Making the Church a Light in Darkness
Today, with all the turmoil that is so prevalent in our culture and our communities, people are seeking a light in the darkness to help them find their way. They’re looking for answers to questions about their purpose, their struggles, their future and the unknown. They’re searching for peace in an uncertain world.
But do they know that such peace can be found in their local churches? Do these seekers truly know what it means when we tell them the church is there for them? Jesus called us to be a “town built on a hill” so that His church would be visible—not unreachable. Do our friends and neighbors in need think of church as a distant institution — or as a place to belong?
Early on, local churches were central to the successful functioning of our communities. They were a place not only to worship, but to socialize, celebrate, mourn and support those in need—to come together for more than Sunday sermons. If a family was facing challenges, they knew they could count on their church to help them get on their feet. If a young couple was in need of support for their struggling marriage, they knew they could turn to their local minister. From charity bake sales and weddings to funerals and support groups, churches created a hub for people to help, heal and celebrate one another in day-to-day life, even as they practiced their faith and shared the gospel.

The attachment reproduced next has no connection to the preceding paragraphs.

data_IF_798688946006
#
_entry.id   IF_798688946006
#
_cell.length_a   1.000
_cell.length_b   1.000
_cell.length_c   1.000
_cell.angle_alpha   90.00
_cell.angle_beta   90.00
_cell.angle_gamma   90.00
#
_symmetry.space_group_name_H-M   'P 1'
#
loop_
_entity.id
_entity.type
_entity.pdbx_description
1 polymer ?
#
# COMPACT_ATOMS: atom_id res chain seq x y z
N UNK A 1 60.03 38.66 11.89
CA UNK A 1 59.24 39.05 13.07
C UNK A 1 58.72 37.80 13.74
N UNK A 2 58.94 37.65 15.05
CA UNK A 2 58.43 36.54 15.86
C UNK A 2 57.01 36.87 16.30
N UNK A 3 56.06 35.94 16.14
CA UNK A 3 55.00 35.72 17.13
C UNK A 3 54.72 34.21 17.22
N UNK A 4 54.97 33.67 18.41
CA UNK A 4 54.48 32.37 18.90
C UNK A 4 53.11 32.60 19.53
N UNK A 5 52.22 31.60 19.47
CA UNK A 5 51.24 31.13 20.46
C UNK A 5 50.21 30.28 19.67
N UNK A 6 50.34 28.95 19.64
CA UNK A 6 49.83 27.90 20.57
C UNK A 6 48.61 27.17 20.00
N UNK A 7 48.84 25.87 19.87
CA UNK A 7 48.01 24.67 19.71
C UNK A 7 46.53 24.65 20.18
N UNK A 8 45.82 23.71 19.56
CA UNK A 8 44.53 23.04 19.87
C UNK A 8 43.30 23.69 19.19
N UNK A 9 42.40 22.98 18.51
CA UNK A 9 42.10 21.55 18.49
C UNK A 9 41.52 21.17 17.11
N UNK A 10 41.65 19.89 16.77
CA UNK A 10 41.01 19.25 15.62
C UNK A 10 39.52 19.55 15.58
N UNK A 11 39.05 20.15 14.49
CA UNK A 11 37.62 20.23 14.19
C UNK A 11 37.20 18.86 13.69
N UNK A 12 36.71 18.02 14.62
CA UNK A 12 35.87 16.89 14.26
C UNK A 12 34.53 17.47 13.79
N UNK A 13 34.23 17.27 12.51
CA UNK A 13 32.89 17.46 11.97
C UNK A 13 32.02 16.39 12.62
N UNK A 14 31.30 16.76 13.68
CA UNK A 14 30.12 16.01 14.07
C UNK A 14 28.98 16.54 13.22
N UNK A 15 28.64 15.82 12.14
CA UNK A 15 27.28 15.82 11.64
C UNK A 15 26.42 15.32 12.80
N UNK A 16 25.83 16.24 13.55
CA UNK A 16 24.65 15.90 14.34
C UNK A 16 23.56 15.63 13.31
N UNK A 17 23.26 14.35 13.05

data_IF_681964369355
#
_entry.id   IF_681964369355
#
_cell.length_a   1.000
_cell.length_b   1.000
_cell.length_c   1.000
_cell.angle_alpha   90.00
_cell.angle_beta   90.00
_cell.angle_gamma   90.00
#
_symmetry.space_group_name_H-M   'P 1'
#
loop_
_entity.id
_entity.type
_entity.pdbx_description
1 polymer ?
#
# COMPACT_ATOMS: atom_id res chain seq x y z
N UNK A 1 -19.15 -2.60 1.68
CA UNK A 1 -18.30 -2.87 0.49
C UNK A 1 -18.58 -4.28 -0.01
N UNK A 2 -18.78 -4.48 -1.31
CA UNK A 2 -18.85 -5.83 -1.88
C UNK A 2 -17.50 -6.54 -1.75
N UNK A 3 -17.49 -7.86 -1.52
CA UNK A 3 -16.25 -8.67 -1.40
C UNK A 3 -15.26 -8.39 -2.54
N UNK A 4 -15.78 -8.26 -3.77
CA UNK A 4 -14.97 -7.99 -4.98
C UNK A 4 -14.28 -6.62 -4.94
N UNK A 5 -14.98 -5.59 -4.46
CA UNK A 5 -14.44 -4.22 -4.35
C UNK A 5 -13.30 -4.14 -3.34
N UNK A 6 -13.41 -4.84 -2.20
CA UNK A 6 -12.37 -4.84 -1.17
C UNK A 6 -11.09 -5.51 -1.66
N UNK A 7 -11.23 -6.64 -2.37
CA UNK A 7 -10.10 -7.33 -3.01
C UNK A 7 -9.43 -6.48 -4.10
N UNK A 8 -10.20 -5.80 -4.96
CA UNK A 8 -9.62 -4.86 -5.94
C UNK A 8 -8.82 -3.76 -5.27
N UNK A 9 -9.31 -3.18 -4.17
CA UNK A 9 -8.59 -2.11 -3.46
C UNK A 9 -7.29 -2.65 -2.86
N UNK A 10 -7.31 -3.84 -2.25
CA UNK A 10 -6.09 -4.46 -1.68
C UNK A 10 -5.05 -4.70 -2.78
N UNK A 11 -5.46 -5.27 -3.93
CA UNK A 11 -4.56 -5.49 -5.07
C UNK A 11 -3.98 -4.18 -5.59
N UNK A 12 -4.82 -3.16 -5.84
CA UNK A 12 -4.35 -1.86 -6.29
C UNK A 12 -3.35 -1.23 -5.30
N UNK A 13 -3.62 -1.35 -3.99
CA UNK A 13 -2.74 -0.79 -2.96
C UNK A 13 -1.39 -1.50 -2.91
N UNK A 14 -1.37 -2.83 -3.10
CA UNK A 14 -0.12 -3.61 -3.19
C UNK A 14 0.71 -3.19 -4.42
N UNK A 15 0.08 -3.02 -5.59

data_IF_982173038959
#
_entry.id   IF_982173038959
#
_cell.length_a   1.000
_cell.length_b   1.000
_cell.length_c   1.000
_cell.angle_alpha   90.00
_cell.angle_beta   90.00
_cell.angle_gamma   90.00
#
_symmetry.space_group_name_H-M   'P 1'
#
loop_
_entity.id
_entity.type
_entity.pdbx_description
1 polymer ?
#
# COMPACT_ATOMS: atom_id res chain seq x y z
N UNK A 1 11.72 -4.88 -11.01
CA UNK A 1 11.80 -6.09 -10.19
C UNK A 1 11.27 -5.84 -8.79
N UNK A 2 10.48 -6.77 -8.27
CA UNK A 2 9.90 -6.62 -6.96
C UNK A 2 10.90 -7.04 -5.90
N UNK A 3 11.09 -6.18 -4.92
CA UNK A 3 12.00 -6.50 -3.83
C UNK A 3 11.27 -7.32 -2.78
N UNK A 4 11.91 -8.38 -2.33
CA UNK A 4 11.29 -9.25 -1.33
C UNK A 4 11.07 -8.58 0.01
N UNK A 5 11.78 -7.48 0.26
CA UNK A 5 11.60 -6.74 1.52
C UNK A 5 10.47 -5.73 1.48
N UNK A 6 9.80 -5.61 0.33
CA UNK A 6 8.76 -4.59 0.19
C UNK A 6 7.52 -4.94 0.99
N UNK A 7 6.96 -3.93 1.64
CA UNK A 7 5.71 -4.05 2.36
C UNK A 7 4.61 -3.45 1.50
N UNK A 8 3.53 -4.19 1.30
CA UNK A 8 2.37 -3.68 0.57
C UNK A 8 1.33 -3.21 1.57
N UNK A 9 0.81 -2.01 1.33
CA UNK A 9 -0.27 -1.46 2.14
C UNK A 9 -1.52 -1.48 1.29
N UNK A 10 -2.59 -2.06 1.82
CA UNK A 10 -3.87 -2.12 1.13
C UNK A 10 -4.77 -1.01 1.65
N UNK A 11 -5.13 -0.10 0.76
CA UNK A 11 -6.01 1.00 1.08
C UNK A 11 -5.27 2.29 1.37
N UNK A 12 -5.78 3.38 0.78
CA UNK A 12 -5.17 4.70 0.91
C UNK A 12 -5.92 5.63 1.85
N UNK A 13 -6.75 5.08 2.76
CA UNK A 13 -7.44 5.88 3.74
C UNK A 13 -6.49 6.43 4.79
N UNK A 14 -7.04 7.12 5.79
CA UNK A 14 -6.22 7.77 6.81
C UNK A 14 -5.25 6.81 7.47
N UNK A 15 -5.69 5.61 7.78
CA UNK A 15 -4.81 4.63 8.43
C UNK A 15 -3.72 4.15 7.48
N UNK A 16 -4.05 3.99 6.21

Over time, however, there has been a change in how people engage with the church. Part of this shift been caused by the move from the smaller, close-knit communities of the past to more distant, fractured neighborhoods and large, impersonal cities. Another factor has been the overwhelming busyness that fills our lives and the lives of our friends and neighbors, pushing church from a priority to just another task on the to-do list that can, unfortunately, be put off when things get too hectic. And still another factor has been the change in how churches themselves engage with the people around them. In short, a distance has grown between people in our communities—and between our communities and our churches.
And it’s up to us to change it.
Now, more than ever before, the people of the world need to be reminded that they matter to God. That through the doors of our churches lies a place where they will always belong. When we show them they are welcome, when we bring people into the church, we can begin to knit our communities back together and create a sense of fellowship that can heal our hurting culture.
It’s time for all of us to ensure our churches are a sanctuary for each person who walks in. To make our churches a place where everyone feels safe. To show people that here, they will find themselves in the arms of a loving God who has always known them—even when they may not have known Him. In doing so, we will show them the light they have so desperately been seeking and begin to change our world for the better.
How do you begin? It’s as simple as an invitation. In Ephesians, Paul wrote that Christ has uniquely equipped His followers to speak the truth in love and build up the body of Christ. So, seek out your friends, family, neighbors—even strangers—and invite them to come to church on National Back to Church Sunday. Let them know that it doesn’t matter if they’ve simply lapsed in their attendance or never been to church before. They will be welcomed with open arms and they will find that they, too, have a place to belong.